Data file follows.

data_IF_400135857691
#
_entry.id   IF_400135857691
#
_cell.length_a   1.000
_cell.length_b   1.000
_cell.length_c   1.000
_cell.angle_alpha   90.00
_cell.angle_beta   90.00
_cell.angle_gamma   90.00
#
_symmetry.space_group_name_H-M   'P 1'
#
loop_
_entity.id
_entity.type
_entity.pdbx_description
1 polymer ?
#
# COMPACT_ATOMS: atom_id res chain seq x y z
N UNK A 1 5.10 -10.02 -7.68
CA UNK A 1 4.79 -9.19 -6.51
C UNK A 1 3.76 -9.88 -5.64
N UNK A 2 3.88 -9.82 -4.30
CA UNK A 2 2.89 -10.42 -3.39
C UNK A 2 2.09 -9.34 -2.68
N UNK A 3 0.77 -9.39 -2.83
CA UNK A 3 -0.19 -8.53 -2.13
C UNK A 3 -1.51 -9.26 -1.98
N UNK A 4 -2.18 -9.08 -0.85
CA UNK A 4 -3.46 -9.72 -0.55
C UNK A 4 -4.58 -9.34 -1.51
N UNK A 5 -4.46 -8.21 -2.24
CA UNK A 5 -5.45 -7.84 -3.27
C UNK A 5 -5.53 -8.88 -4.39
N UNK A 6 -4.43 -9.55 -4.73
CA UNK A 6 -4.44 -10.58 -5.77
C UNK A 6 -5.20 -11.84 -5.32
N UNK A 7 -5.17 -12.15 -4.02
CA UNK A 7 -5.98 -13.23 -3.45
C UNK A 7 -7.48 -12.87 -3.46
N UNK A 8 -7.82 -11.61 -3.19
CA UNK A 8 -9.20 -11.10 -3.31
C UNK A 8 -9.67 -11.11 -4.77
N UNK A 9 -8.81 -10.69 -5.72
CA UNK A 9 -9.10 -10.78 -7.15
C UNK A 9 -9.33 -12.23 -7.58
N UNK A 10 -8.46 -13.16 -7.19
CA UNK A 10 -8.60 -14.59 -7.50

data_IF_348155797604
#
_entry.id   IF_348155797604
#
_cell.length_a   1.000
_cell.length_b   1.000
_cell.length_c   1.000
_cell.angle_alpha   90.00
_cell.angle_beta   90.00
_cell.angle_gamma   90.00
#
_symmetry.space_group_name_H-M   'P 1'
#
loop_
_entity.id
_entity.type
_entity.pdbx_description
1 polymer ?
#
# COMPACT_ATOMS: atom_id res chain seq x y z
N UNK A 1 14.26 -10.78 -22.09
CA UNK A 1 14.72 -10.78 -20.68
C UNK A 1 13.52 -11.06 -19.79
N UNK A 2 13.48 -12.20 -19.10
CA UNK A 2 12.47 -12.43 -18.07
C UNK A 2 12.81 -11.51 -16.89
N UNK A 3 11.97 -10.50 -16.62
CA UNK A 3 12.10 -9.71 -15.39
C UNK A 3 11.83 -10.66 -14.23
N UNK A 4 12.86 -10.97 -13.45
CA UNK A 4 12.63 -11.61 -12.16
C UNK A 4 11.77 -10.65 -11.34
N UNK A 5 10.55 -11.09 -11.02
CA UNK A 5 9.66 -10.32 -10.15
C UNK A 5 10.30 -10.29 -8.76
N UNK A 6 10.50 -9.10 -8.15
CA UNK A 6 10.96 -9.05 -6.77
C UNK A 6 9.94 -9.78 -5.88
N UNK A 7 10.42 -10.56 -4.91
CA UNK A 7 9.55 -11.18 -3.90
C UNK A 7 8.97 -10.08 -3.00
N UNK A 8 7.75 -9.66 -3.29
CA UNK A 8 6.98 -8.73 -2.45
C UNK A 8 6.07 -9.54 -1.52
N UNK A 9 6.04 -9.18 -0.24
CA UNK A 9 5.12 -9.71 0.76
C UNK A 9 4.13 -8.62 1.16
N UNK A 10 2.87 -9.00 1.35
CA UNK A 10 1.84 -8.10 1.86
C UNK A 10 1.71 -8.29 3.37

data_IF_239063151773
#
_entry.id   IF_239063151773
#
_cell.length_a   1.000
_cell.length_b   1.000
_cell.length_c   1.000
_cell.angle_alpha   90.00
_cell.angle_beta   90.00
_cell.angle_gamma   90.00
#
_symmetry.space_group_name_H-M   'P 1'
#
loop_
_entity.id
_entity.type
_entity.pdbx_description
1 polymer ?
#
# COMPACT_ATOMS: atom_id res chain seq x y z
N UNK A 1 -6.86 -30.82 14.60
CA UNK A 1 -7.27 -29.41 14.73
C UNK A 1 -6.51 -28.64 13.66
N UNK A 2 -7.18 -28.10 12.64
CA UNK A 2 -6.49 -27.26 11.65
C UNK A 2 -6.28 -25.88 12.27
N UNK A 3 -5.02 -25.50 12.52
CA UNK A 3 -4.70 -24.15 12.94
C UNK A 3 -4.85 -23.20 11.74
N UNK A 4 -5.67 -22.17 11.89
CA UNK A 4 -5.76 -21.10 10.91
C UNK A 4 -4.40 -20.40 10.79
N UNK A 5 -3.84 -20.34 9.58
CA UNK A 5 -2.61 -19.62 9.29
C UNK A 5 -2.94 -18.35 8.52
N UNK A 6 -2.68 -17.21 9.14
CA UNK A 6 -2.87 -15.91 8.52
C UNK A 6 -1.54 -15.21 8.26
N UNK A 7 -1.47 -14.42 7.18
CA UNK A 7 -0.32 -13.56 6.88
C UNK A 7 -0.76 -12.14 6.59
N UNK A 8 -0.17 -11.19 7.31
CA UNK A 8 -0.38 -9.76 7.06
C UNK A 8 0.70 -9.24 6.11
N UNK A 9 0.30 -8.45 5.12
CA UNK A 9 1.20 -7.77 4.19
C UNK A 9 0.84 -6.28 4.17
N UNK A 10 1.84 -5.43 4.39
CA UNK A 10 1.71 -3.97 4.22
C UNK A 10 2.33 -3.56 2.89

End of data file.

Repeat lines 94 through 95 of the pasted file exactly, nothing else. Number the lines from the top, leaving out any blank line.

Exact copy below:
N UNK A 9 6.04 -9.18 -0.24
CA UNK A 9 5.12 -9.71 0.76